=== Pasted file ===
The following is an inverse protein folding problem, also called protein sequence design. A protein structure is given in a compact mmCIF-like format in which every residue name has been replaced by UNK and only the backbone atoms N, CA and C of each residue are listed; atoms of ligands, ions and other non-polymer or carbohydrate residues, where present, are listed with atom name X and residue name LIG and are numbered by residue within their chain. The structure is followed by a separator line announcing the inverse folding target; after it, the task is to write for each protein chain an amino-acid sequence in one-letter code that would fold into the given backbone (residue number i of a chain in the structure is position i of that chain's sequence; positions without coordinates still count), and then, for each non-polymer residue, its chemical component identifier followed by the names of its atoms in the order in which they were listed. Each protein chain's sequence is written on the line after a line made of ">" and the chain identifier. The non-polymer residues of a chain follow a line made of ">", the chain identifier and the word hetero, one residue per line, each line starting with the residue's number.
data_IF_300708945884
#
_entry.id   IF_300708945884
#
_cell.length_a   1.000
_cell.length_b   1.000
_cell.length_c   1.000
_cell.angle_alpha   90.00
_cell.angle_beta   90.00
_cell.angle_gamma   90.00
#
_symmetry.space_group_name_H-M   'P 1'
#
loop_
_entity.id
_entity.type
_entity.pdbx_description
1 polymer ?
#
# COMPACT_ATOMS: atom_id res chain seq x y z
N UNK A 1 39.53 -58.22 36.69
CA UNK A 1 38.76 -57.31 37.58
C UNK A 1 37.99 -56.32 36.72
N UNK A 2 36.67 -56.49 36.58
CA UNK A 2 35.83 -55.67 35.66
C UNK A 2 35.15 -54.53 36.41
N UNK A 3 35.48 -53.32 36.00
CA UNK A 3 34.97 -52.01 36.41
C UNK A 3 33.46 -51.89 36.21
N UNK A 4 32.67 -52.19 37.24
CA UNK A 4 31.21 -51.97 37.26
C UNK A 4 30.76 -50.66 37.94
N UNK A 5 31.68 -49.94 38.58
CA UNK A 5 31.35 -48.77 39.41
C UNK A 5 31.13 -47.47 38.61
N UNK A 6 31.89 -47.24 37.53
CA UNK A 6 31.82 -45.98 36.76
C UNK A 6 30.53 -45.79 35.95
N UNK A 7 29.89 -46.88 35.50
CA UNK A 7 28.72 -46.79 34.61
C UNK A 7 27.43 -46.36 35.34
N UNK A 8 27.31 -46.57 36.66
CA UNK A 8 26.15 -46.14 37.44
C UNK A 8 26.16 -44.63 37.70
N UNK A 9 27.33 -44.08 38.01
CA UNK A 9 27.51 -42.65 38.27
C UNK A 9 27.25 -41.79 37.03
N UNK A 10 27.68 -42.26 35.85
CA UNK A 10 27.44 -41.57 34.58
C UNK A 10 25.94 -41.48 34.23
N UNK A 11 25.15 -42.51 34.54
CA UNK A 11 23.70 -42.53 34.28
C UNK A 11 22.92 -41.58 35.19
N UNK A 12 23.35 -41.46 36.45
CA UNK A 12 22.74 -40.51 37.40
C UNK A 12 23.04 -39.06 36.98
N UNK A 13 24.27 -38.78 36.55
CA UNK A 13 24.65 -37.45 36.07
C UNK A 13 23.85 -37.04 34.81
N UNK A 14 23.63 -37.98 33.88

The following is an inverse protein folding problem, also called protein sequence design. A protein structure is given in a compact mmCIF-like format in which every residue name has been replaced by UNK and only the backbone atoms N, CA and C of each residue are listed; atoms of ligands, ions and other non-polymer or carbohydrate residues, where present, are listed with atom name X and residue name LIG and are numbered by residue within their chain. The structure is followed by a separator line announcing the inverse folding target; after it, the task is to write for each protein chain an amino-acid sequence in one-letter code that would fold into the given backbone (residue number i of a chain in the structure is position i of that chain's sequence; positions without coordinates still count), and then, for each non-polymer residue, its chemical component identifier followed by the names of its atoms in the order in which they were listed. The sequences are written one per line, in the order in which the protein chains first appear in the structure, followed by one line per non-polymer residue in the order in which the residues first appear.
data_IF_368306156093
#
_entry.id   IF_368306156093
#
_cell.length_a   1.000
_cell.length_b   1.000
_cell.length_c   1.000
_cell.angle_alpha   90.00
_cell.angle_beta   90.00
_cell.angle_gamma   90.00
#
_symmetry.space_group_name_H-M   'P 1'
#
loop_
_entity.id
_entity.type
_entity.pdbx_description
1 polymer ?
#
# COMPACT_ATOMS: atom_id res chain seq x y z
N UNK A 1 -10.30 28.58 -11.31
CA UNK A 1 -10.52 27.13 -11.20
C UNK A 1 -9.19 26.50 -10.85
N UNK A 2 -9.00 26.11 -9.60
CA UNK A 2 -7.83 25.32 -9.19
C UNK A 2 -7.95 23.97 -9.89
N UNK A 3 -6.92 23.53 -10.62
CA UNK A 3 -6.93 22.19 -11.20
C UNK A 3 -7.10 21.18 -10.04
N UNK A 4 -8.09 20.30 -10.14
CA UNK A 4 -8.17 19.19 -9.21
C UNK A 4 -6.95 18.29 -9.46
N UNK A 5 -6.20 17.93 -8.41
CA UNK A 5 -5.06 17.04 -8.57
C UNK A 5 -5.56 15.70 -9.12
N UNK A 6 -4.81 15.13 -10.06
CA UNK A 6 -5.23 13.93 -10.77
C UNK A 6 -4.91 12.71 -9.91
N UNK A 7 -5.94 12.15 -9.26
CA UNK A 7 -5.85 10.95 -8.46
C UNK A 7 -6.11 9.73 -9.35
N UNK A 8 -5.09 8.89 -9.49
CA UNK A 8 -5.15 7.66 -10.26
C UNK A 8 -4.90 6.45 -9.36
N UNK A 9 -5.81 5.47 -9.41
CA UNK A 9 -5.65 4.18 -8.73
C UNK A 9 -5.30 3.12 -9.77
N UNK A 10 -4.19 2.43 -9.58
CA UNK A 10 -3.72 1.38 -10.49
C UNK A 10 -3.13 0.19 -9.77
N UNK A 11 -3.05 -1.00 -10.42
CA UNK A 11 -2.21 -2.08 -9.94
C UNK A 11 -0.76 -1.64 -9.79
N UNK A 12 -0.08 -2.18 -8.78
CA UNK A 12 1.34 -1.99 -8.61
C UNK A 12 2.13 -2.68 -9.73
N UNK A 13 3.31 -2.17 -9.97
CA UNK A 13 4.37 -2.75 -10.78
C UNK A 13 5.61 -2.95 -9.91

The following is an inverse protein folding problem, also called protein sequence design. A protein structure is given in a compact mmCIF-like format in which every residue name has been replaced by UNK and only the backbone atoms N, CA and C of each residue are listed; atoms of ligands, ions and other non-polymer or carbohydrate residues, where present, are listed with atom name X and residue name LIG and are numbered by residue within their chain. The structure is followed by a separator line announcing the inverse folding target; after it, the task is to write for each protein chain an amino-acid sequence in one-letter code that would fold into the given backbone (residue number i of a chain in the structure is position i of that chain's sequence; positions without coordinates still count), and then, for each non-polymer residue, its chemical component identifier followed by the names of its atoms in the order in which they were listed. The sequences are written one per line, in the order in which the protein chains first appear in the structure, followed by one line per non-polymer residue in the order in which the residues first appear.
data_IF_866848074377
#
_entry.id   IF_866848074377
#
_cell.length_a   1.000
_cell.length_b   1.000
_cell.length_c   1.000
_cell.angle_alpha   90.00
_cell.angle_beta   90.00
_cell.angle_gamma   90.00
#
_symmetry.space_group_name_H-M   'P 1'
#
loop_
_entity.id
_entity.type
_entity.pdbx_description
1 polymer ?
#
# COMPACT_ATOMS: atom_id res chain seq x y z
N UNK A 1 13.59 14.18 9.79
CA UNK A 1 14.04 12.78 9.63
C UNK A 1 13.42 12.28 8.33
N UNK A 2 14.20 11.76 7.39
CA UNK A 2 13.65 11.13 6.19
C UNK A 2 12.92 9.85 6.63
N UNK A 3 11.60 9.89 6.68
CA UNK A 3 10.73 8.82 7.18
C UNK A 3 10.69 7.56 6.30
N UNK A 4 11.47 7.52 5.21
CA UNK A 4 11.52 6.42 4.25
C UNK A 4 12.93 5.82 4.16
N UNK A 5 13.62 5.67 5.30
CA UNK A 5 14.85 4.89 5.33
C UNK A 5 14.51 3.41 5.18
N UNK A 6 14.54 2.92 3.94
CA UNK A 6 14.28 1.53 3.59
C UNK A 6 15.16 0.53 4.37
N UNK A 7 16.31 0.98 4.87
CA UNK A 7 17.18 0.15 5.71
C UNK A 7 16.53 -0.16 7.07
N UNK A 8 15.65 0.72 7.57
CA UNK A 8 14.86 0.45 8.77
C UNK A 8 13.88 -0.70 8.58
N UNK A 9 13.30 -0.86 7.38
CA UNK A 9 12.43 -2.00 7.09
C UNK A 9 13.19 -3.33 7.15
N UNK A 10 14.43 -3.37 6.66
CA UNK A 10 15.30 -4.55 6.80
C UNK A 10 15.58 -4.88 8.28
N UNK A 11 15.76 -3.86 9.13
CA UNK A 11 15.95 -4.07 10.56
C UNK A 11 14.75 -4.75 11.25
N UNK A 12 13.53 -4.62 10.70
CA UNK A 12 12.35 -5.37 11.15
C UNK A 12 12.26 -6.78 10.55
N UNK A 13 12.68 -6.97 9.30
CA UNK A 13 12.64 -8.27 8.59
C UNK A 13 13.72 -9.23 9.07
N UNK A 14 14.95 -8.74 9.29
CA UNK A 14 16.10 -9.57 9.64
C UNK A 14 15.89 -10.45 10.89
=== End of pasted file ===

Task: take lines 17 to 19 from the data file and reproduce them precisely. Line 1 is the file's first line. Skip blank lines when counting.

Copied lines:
_entity.type
_entity.pdbx_description
1 polymer ?